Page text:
What your brother needs is a complete mental and physical health evaluation to help him understand why he has so little regard for his own well-being and what he can do to take better care of himself. But what he wants is something else altogether. Unfortunately, there’s not much more you can do.
I’ve known my best friend from high school for as long as I can remember. We both started college last fall, but we keep in touch on Facebook, with emails, etc., and we get together when we’re both home for visits. College has changed her so much, though! She has undergone some type of feminist awakening that colors literally every interaction she has with the world. Time spent with her becomes an exhausting running commentary about the submission of women as it pertains to, well…everything. It makes me sad to think of us growing apart, and yet that’s definitely what’s happening. I’m not ready to just give up, though. What should I say to her that won’t hurt her feelings, be critical, or seem like I’m asking her to be different than the person she’s becoming?
Victim Of The Patriarchy
Your friend is demonstrating the zeal of the newly converted. It can be tedious, but it also tends to moderate over time. If what I’m about to say is true, then I think you should tell her you find her newfound perspective interesting and worth considering, but she’s your friend and sometimes you just want to have fun with her. (That is a thoroughly unintentional Cyndi Lauper reference.) See what she says. If she understands what you’re talking about, perhaps there’s hope. If she says your reaction reflects how thoroughly society has brainwashed you into unquestioning passivity, then perhaps there isn’t.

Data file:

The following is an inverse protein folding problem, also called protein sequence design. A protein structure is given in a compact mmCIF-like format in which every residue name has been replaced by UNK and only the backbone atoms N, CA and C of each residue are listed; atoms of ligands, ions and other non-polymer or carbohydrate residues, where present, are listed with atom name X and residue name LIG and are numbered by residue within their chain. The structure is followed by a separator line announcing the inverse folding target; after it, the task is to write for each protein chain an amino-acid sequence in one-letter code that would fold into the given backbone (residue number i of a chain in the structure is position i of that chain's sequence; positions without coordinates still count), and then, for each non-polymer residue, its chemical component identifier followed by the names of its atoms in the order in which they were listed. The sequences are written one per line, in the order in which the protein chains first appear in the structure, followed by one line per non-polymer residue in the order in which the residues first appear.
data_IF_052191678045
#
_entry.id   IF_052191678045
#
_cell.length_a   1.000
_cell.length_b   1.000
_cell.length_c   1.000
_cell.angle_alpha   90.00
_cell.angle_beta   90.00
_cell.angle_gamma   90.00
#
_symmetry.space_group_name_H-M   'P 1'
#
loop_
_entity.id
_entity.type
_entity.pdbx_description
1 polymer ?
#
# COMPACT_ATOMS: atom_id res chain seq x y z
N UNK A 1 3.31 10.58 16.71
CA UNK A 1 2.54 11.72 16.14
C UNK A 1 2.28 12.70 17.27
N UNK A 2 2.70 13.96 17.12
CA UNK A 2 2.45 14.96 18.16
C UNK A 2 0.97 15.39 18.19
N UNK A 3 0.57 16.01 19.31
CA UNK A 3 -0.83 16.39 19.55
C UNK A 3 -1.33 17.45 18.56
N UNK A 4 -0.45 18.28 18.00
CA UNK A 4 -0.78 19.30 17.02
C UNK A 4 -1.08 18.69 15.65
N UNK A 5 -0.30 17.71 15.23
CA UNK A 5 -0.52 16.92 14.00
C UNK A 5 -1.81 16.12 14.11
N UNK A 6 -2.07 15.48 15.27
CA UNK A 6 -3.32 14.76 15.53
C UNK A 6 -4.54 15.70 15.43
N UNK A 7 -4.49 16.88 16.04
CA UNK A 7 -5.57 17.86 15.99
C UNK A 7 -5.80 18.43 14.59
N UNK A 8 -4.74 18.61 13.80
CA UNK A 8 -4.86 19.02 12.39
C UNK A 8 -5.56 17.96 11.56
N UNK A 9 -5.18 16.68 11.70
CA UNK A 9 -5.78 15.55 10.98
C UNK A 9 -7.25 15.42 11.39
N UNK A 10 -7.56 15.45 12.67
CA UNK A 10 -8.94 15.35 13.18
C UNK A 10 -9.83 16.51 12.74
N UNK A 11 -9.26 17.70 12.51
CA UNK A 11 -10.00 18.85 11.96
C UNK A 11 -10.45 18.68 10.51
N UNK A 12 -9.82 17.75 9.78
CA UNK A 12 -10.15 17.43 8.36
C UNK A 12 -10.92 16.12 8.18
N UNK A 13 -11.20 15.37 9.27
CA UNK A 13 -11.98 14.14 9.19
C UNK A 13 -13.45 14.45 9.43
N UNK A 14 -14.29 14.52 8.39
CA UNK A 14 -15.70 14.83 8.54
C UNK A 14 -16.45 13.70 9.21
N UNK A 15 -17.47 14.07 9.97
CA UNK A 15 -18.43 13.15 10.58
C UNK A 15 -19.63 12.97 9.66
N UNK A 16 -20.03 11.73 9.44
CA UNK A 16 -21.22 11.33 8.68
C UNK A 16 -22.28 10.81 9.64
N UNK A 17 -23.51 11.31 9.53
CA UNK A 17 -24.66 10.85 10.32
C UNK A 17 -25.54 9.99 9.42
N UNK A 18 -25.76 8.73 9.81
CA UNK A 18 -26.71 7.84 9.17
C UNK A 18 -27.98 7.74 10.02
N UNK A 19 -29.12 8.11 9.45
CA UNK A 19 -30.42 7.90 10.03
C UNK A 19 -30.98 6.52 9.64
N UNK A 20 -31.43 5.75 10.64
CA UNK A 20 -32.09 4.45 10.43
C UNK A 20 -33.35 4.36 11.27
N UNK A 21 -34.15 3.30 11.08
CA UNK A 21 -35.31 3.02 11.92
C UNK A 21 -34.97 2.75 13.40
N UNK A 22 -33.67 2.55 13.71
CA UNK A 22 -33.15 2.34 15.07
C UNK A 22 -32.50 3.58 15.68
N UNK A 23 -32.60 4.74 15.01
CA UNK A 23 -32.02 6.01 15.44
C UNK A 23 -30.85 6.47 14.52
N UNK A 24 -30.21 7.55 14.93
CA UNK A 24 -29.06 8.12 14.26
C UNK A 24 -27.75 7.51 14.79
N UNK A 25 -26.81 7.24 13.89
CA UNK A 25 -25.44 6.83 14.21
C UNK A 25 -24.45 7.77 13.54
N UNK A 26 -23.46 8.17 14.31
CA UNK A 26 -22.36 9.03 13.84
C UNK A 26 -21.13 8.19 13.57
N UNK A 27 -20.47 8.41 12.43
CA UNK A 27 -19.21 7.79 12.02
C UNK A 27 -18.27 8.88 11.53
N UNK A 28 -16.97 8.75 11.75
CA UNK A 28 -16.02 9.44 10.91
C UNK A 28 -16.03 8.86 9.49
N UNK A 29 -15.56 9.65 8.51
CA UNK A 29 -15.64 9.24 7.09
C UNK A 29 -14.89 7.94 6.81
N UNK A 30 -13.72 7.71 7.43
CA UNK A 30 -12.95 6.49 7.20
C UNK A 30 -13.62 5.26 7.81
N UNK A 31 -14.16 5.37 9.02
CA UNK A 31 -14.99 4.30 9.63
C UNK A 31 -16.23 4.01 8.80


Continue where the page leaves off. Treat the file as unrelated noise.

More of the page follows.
I think it’s great that you want to work on this friendship rather than write it off, but you’re clearly aware of the possibility that, after all this time, you’re going your separate ways. And that’s fine. It’s sad, but it happens. It’s better for you both to grow apart, as long as you’re growing.
John is a middle-aged family man from Providence, Rhode Island. If you learn from your mistakes, he’s brilliant. Write to him at firstname.lastname@example.org.